Should Lawyers Keep Their Clients’ Original Documents

Sometimes only the original of something will do. For instance, you usually need original estate planning documents to probate a Will or use a power of attorney. Where should original documents be stored after they are signed? Lawyers sometimes retain originals rather than giving them to their clients. In fact, clients may prefer this because they assume the documents will be safer at the lawyer’s office than at their homes. A recent ethics opinion reminded us of the ethical obligations lawyers shoulder when maintaining a client’s property.

Ethics, Professional Responsibility, and Original Documents

The Pennsylvania Bar Association’s Committee on Legal Ethics and Professional Responsibility recently issued Formal Opinion 2021-300 (the “Opinion”). Titled “Ethical Considerations for Lawyers Retaining Original Wills,” the Opinion adopts the New York State Bar Association Ethics Opinion 1182 titled “Disposition of Wills.”

The Opinion also refers to Pennsylvania Rules of Professional Conduct 1.15 relating to an attorney’s obligations to safeguard a client’s property. Specifically, it states:

“Lawyers must maintain original Wills until they (1) provide them to the client, the client’s executor or some other person authorized to possess the Will, (2) are notified that the client no longer needs the Wills to be stored (such as when a client drafts a new Will), or (3) are authorized to dispose of them by statute, rule or some other procedure.”

The Opinion also goes on to suggest courses of action that lawyers can take, including:

  • Maintaining contact information for clients whose original documents they have retained.
  • Carefully considering whether to continue storing the documents or forward the documents to the appropriate client.
  • Advising clients about how to safeguard the original documents themselves.

Original documents are considered property. Therefore, lawyers that retain original estate planning documents are taking on a clear professional responsibility regarding the safety of those documents.

Some Suggestions About Client’s Original Documents

It’s important to store important papers in a safe, accessible location. But is an attorney’s office the right place to deposit original Wills and powers of attorney?

We feel providing clients with their original documents is in their best interests for several reasons, including:

Convenience. Clients may need to access original documents quickly, especially in medical emergencies.

For example, you are the agent named in someone’s power of attorney or advance directive. One weekend, you need to exercise the authority granted in that document to make immediate and critical medical decisions. But the original documents are stored in your attorney’s office, where you cannot access them. Having the originals in an easy-to-access place could prevent a delay in helping someone get the care they need.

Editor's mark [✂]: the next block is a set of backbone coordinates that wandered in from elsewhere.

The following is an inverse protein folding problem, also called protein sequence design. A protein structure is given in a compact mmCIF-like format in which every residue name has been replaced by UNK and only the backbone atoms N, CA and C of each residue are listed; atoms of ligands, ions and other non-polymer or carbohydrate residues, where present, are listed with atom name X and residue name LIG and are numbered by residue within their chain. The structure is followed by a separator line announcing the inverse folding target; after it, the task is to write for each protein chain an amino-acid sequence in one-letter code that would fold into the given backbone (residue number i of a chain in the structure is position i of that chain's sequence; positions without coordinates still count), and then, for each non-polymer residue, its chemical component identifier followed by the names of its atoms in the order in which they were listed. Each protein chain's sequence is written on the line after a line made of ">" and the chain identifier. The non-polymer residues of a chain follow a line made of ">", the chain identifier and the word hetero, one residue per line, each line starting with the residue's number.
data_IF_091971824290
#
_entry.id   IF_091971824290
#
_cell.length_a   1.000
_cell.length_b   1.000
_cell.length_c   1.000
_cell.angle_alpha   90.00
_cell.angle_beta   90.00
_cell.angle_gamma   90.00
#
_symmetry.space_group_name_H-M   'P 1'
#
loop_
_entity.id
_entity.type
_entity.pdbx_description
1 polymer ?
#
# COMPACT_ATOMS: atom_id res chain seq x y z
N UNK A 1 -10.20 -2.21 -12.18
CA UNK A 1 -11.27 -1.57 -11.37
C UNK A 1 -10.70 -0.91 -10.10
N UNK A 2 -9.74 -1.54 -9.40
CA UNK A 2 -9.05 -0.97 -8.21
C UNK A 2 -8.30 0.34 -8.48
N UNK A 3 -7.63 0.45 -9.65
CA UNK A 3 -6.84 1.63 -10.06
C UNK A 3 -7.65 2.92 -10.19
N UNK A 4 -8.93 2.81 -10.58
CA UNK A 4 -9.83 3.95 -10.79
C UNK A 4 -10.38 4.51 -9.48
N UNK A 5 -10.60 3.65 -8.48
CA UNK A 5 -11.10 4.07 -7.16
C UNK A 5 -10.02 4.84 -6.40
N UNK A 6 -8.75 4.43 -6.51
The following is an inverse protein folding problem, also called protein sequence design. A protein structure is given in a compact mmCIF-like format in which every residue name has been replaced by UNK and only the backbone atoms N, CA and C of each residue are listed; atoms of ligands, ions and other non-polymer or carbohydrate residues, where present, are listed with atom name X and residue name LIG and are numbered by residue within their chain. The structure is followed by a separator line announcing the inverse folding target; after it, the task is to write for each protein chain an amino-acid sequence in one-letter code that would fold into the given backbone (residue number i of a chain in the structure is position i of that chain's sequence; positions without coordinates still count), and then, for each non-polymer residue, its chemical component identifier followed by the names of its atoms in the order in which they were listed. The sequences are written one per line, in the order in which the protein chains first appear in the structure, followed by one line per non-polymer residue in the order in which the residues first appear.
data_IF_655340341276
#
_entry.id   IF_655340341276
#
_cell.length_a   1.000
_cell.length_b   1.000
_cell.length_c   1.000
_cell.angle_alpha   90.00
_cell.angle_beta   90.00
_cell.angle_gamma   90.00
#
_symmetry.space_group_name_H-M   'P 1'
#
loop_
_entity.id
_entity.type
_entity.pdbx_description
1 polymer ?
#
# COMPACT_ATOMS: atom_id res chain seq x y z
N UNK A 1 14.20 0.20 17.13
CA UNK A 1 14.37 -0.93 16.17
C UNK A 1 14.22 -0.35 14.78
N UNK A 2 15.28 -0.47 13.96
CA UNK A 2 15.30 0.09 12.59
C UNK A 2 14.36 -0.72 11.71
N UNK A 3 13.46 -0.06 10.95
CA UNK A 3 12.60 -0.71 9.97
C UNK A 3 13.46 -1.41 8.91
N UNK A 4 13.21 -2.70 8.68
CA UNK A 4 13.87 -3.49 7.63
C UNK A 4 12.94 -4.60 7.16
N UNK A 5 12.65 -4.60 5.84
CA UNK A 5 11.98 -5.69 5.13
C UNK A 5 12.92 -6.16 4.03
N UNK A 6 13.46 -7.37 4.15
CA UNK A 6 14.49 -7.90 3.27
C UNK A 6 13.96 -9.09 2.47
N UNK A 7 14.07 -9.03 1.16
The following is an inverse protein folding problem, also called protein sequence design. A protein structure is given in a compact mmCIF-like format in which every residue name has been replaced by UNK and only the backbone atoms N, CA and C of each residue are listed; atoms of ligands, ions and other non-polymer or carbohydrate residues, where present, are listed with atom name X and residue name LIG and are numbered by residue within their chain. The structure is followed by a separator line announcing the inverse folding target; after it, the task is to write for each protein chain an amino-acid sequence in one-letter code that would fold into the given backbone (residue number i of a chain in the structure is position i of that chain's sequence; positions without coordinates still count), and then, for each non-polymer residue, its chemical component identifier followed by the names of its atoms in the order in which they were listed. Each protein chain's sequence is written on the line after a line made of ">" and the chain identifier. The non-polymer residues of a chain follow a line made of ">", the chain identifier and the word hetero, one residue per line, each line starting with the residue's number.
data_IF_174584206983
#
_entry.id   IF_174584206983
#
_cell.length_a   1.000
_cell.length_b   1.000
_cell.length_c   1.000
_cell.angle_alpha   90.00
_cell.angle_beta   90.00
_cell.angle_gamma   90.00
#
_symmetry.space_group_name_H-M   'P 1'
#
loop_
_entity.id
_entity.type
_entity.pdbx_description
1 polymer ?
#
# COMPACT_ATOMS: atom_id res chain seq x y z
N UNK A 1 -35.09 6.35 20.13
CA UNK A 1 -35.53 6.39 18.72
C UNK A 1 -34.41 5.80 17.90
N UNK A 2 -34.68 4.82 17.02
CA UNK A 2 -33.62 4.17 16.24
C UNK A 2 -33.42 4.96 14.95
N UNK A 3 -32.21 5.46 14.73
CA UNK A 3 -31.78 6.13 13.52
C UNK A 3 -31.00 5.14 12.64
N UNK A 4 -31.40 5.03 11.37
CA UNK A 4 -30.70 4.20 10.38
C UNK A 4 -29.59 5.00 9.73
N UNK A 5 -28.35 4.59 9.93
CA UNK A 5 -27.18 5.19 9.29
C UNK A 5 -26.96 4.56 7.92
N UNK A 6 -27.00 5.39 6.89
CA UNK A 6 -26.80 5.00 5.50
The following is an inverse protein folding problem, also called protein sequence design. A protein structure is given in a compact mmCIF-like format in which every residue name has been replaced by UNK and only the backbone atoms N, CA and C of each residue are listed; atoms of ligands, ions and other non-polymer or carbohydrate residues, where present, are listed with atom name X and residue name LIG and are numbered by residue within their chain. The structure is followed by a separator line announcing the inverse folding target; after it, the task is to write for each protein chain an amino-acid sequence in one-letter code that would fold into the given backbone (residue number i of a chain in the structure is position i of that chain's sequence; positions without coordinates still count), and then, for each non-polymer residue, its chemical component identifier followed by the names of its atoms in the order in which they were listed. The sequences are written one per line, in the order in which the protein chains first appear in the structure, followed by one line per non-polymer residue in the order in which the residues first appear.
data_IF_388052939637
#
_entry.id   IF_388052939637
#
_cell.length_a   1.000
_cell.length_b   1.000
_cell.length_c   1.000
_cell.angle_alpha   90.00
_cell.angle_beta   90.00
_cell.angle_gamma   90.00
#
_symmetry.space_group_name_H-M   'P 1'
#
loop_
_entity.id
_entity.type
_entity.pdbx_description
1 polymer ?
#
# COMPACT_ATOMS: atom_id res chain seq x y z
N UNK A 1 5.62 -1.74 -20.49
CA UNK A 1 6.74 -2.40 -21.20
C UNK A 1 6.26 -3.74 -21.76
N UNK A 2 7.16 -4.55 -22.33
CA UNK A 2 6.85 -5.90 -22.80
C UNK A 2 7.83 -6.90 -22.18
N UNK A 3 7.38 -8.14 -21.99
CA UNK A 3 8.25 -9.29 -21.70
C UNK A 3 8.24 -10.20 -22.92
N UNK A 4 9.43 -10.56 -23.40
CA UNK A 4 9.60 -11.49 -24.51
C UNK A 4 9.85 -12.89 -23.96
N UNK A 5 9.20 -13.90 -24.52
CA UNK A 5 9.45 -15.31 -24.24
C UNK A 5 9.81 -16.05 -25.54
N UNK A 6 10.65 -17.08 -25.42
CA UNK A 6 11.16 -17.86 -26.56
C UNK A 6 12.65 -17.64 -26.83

Continued Access.  Lawyers often move from firm to firm. Others work virtually or have home-based offices. In either case, a client’s original documents eventually may be separated from their attorney. Such increased professional mobility can make tracking attorneys and documents tricky.

For example, your Aunt Gertie asks Attorney Jones to retain her original Will and other estate planning documents. When she passes away, her executor finds that Attorney Jones moved to another state, taking some of his documents with him. Aunt Gertie’s executor will have to determine if her original documents were retained at the attorney’s prior firm or taken with Attorney Jones. Had Aunt Gertie kept her original documents, her executor’s job probably would have been a little easier.

At Slutsky Elder Law, we give original, executed documents to clients, as well as send an electronic copy. We feel it is best for clients to store their original documents in a fireproof box that is easy for loved ones to access when they are needed.

We’d Like to Hear from You.

Attorney Robert Slutsky was one of the first lawyers in Pennsylvania to focus on elder law issues, including estate planning and Medicaid. Since 1992, he has helped countless people find solutions that work for their individual situations.

Please give us a call at (610) 940-0650 or contact us through our website. We have been serving clients throughout Chester, Delaware, Montgomery, Bucks, and Philadelphia Counties and beyond for almost three decades.

For a listing of skilled nursing and rehabilitation facilities, please check out our Chester County PA Directory of Senior Services online at:



Previous Post
Medicaid Planning Can Protect Your Assets – and Your Spouse
Next Post
Inherited IRAs: Why Did IRS Guidance Create Such Confusion?